By Sabrina Schlesinger
My dad’s name is Frank, but people call him Pepper. It was a nickname he received when he was a kid and it just stuck. I’ve always loved his nickname and wished I would have named one of my girls after him, because that name is so stinking cute! I was never so lucky in the nickname game. A had only a few call me “Sab” and even at that, it was hardly ever used.
But what I didn’t have in my youth, I more than made up for in nicknames as a mom!!! Unfortunately one of my nicknames wasn’t so much a term of endearment as it was an indictment. They called me Crazy Mom. Yep. That was me. It’s not a name I was proud of, but it was one I most definitely earned.
To be honest, I may have given myself that title back in the day when I had three children under 6 and was feeling a bit insane and emotionally spent. If you can’t tell, I am a pretty passionate person. And although this trait has been a great asset in so many areas of my life, the one area it had failed me was when it came to reacting to my kids. I was a yeller, a screamer, and a “throw my hands up in the air and emotionally lose it” kind of mom. I cringe at the fact that my outbursts caused fear and confusion in my little ones at times, even though I never physically hurt them. After all, I was their safe place and the one who was supposed to help keep them calm when they were upset. And now they were seeing me throw my own adult tantrum.
I am glad to say it has been YEARS since I have worn that embarrassing title. It took work and patience, but here are three ways I simmered down and removed my Crazy Mom label.
1. I gave myself time outs
You heard me. I put myself in time outs. This wasn’t me putting my nose on the wall or sitting in a time out chair, but it was taking steps away (mentally, physically or emotionally) from the chaos that was causing my blood to boil. I had to recognize when I was reaching my tipping point, and before I got there, I had to find ways to release the build up…and quick, because I was a mom of young children who obviously couldn’t go long without supervision. So if it meant me putting a TV show on for a few minutes so I could go into the bathroom, cry it out, and ask God to help me, then that is what I would do. So give yourself a break and find a moment to exhale the anger and inhale God’s patience and perspective.
2. I stopped blaming my kids
I had a bad habit of making excuses for my bad attitude. I would justify to myself or my husband the reason I was so overwhelmed, upset, or yelling at the kids. It was because of THEM and what THEY DID! It didn’t matter that I would have never let them get away with blaming others for their choices.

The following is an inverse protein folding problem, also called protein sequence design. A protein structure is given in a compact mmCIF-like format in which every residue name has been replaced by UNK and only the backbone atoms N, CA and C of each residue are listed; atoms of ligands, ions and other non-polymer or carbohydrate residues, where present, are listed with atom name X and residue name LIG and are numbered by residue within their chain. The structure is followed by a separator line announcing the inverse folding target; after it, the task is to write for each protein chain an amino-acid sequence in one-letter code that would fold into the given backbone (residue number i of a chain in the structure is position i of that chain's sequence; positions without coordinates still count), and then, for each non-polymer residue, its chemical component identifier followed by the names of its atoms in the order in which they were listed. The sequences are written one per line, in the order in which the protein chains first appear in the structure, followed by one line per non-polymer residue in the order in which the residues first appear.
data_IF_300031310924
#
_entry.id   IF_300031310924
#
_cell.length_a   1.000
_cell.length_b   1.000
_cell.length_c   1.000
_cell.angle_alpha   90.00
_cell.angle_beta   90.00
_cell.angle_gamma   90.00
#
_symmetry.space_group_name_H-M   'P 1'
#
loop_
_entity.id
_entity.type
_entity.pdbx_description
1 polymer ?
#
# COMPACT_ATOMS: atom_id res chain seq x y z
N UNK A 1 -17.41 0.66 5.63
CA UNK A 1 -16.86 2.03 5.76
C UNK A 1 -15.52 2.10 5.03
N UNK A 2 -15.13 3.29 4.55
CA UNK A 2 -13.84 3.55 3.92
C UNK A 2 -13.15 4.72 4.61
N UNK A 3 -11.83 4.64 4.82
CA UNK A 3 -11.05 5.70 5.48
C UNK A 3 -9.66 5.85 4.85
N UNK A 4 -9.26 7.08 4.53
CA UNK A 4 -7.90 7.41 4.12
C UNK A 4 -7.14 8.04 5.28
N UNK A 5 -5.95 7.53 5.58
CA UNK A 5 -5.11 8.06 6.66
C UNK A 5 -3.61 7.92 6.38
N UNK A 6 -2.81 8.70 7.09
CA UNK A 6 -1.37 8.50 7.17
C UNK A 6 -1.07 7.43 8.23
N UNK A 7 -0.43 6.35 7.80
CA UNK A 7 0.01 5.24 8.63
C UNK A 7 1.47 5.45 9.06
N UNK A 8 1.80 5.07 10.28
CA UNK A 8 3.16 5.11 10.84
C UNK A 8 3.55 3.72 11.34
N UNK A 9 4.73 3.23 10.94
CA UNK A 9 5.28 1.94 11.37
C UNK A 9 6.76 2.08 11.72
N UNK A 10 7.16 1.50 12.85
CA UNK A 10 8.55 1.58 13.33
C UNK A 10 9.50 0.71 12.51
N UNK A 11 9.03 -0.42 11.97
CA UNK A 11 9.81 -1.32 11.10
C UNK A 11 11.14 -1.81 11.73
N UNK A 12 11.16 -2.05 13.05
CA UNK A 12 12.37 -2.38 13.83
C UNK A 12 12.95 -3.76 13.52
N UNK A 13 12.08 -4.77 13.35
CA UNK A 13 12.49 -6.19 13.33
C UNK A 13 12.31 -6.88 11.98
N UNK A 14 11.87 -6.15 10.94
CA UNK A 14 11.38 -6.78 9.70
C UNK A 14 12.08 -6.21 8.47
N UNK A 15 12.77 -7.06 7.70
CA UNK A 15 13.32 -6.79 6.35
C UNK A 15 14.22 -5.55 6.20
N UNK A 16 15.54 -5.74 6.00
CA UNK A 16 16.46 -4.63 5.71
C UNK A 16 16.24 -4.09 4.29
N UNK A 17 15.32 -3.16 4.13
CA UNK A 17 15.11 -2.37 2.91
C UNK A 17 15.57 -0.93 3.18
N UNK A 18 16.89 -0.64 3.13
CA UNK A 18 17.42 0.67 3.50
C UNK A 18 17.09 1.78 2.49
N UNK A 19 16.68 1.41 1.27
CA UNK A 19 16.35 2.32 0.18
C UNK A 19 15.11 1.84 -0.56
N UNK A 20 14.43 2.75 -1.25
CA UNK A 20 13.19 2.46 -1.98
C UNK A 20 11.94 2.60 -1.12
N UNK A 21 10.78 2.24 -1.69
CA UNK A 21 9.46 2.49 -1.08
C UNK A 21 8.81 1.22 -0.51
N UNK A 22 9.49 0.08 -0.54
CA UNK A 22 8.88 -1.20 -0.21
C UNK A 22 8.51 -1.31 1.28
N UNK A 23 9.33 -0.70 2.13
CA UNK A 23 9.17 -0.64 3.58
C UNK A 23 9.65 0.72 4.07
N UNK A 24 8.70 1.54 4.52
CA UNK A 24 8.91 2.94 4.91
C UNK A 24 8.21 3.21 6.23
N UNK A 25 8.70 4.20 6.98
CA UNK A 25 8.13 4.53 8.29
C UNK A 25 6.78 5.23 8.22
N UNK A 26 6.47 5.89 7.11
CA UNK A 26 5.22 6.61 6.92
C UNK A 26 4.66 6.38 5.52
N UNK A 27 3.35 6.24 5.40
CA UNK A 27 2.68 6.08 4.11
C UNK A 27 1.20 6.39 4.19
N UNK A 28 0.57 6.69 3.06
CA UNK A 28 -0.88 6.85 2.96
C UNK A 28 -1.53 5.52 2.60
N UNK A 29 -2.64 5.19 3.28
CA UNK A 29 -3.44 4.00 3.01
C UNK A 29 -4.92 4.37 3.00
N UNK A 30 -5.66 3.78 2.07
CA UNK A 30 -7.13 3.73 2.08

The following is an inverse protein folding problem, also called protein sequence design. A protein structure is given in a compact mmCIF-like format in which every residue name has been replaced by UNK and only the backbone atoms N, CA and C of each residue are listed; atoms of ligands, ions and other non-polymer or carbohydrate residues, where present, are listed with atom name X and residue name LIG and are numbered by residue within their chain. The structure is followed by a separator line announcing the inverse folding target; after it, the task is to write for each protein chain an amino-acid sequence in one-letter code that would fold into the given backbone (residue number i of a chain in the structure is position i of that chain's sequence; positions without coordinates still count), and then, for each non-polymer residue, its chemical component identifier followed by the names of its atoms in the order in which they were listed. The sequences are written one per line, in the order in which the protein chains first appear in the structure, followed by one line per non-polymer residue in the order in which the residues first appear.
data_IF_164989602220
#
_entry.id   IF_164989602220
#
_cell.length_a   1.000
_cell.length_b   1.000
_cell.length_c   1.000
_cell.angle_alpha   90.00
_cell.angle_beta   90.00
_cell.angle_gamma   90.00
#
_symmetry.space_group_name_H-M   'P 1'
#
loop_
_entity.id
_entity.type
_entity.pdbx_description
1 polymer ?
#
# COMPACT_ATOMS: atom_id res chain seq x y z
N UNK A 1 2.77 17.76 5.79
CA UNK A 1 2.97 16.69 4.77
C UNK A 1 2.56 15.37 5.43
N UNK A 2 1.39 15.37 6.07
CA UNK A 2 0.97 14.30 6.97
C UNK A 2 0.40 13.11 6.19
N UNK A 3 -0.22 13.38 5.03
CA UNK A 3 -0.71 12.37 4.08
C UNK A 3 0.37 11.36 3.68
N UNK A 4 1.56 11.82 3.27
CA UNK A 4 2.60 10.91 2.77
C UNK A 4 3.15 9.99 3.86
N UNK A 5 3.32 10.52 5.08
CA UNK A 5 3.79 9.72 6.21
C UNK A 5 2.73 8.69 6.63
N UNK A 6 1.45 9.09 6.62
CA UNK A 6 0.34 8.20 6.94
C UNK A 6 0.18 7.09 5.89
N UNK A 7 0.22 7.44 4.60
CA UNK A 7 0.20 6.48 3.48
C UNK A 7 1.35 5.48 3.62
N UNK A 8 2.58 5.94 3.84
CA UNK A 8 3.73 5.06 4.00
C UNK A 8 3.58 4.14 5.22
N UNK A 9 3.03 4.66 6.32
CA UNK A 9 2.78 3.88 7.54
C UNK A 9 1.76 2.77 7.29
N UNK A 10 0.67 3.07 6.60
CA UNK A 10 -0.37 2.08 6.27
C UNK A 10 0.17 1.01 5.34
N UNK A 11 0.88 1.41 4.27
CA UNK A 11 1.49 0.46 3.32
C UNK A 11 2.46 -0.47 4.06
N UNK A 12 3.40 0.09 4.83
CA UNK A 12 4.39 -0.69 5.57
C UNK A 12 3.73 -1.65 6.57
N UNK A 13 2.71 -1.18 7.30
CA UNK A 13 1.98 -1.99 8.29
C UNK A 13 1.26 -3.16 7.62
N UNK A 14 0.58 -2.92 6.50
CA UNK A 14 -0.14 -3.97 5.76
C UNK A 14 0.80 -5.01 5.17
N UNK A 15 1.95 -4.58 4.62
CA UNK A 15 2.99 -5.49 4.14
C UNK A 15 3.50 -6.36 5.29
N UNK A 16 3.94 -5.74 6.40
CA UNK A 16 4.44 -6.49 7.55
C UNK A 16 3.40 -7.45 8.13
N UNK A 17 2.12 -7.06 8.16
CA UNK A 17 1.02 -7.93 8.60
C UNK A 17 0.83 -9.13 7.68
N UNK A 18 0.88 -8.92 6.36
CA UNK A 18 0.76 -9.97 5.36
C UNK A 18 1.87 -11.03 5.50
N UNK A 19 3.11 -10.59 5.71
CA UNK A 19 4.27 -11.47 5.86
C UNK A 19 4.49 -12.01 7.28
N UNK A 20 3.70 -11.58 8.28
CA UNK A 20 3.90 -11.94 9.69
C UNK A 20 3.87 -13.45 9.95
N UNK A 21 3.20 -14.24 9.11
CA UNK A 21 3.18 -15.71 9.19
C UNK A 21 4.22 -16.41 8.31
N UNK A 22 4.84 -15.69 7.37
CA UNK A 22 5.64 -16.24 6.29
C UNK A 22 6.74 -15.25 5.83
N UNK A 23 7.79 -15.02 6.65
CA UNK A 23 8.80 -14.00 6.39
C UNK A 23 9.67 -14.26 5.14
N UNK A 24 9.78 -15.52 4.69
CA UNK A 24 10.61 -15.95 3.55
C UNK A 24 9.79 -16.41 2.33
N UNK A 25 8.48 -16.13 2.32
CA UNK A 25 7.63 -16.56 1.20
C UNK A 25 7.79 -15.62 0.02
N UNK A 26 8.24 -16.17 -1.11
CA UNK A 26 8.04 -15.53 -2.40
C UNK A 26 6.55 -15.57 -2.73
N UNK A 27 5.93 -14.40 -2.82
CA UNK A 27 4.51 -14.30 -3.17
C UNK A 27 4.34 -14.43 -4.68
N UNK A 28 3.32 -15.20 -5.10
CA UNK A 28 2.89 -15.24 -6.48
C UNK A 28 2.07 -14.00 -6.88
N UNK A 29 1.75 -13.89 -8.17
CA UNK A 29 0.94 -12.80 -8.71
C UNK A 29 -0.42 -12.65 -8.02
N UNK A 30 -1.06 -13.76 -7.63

In order for me to change this mindset, I had to start owning my bad choices. I had to preach to myself the hard truth that no one, not even my kids, could “make” me feel a certain way. That was all me, every time.
If I’m honest, when my little ones would fight or throw fits, I would take offense to it. I would take it as a personal vendetta against my parenting. I had to start seeing their disobedience or disrespect was not about me, it was about their relationship with God, and my job was to teach them and train them to relate to Him rightly. When I changed my perspective and filters on this, it made it so much easier to navigate the meltdowns.
3. I asked for help
There are so many great women who have gone before us and can help us. But for the longest time, I never reached out because of pride. I didn’t want to admit I wasn’t doing it well. I didn’t want others to know I felt like a failure and was embarrassed by my own personal tantrums and outbursts. I liked figuring things out on my own, because then I would be the only one who could get the credit. Yikes! How ugly is that. But it was the truth.
It started with admitting to my husband how desperate I was, how lonely I was, and how angry I felt all the time. It continued with us finding mentors in older parents who had raised successful kids. We would interview them and ask them questions and would invite them into our world to give us feedback and counsel. I can’t tell you how much this changed me. And it still does. I haven’t stopped this and I hope I never do.
Reaching out for help, finding those people you trust with the ugly parts of your heart, and giving them permission to cut away the areas that are hurting you and your kids will only make you stronger. They will help refine you, sharpen you, and strengthen you to be all that you are called to be as a woman, a wife, a friend, and yes…a mom.
So if you wear a label much like the one I used to wear, don’t believe the lie that this has to define you forever. Take the steps and start today. Invite the Holy Spirit to shine a light on the areas of your life that need repented of, changed, or even removed. He will be faithful, if you allow Him, to teach and instruct you, because He loves you so much.
Sabrina is a mother to three biological girls and one adopted boy. She is a pastor’s wife, graphic designer, founder of Mom Mentor and the brand new Parenting on the Go Podcast! She resides in beautiful San Diego where the sun shines every day. She prefers chai lattes over coffee, mac-n-cheese over vegetables, and staying in over going out. Check her out on Instagram and Facebook!